NEW YORK, May 4, 2016 /PRNewswire/ -- Bloomberg Philanthropies today announced that 290 cities across Latin America and the Caribbean have submitted ideas to solve major challenges and improve city life for the 2016 Mayors Challenge. The ideas offer insight into the needs of communities and priorities of local leaders in the region.
Seven in ten ideas aim to address a social or economic challenge, while the remaining 30% focus on improving government effectiveness and efficiency.
- 71% of cities generated ideas to address major social or economic challenges such as:
- Social inclusion for vulnerable populations (23%)
- Sustainability (20%)
- Economic growth (13%)
- Education (9%)
- Public health (8%)
- 29% of city ideas focus on improving the overall effectiveness and efficiency of government
Applicants for the 2016 Mayors Challenge proposed innovative solutions to address a wide range of urban challenges. A series of themes emerged in the ideas, including:
- Leveraging technology and citizen engagement to improve government performance
- An emphasis on public awareness initiatives, citizen participation and digital solutions to prepare for and address natural disasters
- An interest in entrepreneurship and digital learning to improve education
- Promoting the inclusion of vulnerable populations through job creation, better use of public spaces and technology
- Improving public health through wide-ranging citizen engagement strategies
"Cities in Latin America and the Caribbean are some of the most innovative in the world, and they are proving it with their entries in our latest Mayors Challenge. The hundreds of proposals present exciting new ways to tackle problems across the region, and they have the potential to have a big impact on the lives of millions of people," said Michael R. Bloomberg, founder of Bloomberg Philanthropies and three-term Mayor of New York City.
Additionally, a survey taken of participating cities showed significant city hall interest in innovation, but a lack of resources needed to experiment.
- More than half of participating cities report regularly borrowing ideas from cities in the region or even from around the globe when faced with a tough problem.
- Three out of 5 cities said they usually or always crowdsource ideas from citizens when they are faced with a tough problem.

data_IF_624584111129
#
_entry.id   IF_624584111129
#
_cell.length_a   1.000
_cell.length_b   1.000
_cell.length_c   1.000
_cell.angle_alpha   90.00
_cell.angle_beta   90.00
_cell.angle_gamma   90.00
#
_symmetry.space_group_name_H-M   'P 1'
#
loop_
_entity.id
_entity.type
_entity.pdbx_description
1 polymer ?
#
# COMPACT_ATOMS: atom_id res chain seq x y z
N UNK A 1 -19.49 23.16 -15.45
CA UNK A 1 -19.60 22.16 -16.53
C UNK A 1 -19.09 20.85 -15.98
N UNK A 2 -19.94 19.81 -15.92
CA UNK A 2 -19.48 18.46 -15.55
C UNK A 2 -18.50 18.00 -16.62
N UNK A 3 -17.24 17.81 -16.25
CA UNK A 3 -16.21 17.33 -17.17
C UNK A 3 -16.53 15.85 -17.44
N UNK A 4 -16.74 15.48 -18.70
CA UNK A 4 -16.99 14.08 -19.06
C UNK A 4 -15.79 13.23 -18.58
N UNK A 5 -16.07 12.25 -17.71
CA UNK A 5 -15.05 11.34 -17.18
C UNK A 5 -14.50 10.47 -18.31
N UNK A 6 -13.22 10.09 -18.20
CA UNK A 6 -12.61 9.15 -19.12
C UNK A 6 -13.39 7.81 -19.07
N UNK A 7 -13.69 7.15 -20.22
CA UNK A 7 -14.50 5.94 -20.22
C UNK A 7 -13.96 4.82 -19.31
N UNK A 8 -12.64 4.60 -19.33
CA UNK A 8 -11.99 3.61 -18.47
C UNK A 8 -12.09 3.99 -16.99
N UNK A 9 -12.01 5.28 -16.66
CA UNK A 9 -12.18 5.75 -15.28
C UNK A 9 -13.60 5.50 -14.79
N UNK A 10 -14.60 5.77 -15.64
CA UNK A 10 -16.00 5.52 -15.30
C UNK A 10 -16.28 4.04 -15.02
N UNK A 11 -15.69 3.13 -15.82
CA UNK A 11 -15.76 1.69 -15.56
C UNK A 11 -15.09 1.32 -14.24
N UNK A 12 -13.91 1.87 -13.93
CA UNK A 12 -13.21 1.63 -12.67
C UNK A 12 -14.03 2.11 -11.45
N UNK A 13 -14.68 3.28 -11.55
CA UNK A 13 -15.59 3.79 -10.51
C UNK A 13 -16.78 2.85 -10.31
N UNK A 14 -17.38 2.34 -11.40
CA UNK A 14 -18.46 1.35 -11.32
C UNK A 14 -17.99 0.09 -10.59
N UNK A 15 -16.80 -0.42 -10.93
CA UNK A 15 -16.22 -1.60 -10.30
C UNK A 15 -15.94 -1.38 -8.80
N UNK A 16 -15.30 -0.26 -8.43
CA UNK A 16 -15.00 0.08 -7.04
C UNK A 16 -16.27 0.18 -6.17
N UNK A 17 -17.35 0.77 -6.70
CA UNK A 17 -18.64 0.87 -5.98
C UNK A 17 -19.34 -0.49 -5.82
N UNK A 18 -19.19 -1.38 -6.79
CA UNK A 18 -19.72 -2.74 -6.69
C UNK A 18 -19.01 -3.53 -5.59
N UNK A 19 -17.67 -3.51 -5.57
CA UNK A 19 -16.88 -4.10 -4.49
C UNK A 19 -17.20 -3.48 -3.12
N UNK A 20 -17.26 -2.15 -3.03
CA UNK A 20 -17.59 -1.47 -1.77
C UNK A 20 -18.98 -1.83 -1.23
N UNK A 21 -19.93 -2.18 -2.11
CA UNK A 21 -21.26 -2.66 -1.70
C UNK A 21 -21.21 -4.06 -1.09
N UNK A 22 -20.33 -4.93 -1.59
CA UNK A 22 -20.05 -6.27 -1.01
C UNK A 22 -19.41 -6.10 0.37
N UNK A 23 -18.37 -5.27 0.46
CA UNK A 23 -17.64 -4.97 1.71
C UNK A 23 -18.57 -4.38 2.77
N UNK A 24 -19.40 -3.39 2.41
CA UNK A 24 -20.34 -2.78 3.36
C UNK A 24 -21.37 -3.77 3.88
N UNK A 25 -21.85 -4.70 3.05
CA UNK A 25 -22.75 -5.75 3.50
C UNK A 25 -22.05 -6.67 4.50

- Just 1 out of 5 participating cities report usually having access to public or private funding to test new ideas.
The 290 Mayors Challenge applicants represent over 172 million citizens in 19 countries across the region. Participating cities span the entire region with 71% from South America, 20% from Mexico and 9% from Central America and the Caribbean. Seventeen capital cities in the region submitted ideas to the competition – from Santiago to Brasilia to Mexico City to Kingston. With applications from 80 Brazilian cities and 59 Mexican cities, Brazil and Mexico had the largest number of cities that submitted applications.
"This is a region of the world with a rich history of public sector innovation. The ideas coming from the Mayors Challenge build on that legacy. We see a stronger focus in this year's ideas on citizen engagement, which is both a trend in governments worldwide as well as an area in which Latin American cities have been clear leaders," said James Anderson, the head of Bloomberg Philanthropies' Government Innovation program.
The current applicants emerged from more than 900 Latin American and Caribbean cities who were invited by the Mayors Challenge in January 2016 to compete. Cities had until April 15, 2016 to generate and submit their innovative ideas to improve city government and city life. Modeled on successful competitions in the United States and Europe, the 2016 Mayors Challenge will award $5 million USD grand prize and four $1 million awards to four other cities that generate the most powerful and transferable ideas.
To learn more about the Mayors Challenge, visit www.mayorschallenge.bloomberg.org and @BloombergCities on Twitter and Instagram. Bloomberg Philanthropies has proudly partnered with the Centre for Public Impact (CPI) to implement this year's challenge, provide related supports to city participants, and oversee coordination with other program partners. CPI is a not-for-profit, funded by The Boston Consulting Group, and dedicated to improving the positive impact of governments.
About Bloomberg Philanthropies
Bloomberg Philanthropies works in more than 120 countries around the world to ensure better, longer lives for the greatest number of people. The organization focuses on five key areas for creating lasting change: Arts, Education, Environment, Government Innovation and Public Health. Bloomberg Philanthropies encompasses all of Michael R. Bloomberg's charitable activities, including his foundation and his personal giving. In 2015, Bloomberg Philanthropies distributed over half a billion dollars. For more information, please visit bloomberg.org or follow us on Facebook, Instagram, Snapchat, and Twitter @BloombergDotOrg.
Bloomberg Philanthropies, Rebecca Carriero, (212) 205-0182, firstname.lastname@example.org
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SOURCE Bloomberg Philanthropies